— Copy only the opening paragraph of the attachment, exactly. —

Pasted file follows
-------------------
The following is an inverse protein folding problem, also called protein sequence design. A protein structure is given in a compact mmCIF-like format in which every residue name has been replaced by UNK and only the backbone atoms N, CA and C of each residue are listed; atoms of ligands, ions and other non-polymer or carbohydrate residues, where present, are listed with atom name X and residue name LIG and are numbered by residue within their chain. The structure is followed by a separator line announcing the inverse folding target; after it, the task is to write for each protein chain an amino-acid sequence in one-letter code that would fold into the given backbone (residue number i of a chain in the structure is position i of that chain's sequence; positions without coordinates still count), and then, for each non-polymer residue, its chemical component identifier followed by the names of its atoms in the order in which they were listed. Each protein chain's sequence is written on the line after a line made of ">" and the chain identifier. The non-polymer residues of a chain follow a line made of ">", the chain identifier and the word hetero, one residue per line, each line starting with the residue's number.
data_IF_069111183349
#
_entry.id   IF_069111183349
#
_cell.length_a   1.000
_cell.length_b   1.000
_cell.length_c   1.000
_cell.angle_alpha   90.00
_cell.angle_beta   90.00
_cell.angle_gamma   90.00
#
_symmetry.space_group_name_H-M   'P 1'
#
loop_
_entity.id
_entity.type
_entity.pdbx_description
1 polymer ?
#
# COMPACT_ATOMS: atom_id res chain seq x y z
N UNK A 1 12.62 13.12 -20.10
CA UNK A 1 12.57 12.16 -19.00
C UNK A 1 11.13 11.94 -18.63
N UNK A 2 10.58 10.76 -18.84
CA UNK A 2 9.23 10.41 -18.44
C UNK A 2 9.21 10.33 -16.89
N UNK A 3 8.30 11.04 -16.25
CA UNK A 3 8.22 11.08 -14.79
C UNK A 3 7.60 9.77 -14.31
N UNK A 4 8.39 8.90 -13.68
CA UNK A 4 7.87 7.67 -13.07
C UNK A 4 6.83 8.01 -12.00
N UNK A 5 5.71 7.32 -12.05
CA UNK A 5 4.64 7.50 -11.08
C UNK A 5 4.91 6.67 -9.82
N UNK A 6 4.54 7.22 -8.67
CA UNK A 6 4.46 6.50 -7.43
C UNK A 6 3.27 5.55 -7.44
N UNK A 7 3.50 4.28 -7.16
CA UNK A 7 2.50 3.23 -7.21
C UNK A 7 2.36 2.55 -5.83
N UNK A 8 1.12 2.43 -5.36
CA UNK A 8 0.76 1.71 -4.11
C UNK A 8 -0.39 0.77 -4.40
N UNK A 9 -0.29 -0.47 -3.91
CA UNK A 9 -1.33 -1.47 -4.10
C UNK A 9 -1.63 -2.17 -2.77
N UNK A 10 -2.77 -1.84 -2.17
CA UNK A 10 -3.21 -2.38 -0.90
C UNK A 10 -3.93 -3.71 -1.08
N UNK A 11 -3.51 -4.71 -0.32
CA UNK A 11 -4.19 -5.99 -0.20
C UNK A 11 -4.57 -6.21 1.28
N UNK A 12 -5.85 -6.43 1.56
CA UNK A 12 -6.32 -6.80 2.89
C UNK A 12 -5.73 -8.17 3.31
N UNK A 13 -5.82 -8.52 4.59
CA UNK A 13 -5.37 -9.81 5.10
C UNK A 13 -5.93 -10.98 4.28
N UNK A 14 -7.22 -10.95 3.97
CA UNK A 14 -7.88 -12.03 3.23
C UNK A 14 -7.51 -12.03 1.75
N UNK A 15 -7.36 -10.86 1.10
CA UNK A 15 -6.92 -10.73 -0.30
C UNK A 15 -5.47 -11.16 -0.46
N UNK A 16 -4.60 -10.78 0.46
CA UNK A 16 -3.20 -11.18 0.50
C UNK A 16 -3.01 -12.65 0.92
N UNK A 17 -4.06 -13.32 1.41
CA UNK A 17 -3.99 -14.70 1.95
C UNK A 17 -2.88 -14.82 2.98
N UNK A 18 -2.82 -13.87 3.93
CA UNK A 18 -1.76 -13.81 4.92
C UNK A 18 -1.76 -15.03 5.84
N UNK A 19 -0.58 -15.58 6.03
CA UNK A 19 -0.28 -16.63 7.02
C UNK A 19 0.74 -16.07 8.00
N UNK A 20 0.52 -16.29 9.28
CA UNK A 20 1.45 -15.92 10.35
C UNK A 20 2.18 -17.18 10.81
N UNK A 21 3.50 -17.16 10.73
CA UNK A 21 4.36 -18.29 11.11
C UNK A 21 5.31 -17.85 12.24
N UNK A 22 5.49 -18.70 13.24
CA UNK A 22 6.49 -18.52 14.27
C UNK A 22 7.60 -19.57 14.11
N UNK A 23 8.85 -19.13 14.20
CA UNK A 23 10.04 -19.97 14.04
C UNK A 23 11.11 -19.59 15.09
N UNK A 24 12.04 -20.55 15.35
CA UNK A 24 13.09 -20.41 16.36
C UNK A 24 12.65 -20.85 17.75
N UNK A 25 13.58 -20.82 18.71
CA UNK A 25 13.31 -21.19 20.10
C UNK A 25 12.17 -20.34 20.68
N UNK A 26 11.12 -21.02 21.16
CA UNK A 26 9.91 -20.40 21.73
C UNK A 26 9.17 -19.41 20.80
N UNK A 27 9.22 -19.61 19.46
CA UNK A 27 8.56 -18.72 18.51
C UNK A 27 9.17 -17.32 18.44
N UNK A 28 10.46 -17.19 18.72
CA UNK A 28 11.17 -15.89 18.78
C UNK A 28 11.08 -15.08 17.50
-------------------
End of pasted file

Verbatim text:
The following is an inverse protein folding problem, also called protein sequence design. A protein structure is given in a compact mmCIF-like format in which every residue name has been replaced by UNK and only the backbone atoms N, CA and C of each residue are listed; atoms of ligands, ions and other non-polymer or carbohydrate residues, where present, are listed with atom name X and residue name LIG and are numbered by residue within their chain. The structure is followed by a separator line announcing the inverse folding target; after it, the task is to write for each protein chain an amino-acid sequence in one-letter code that would fold into the given backbone (residue number i of a chain in the structure is position i of that chain's sequence; positions without coordinates still count), and then, for each non-polymer residue, its chemical component identifier followed by the names of its atoms in the order in which they were listed. Each protein chain's sequence is written on the line after a line made of ">" and the chain identifier. The non-polymer residues of a chain follow a line made of ">", the chain identifier and the word hetero, one residue per line, each line starting with the residue's number.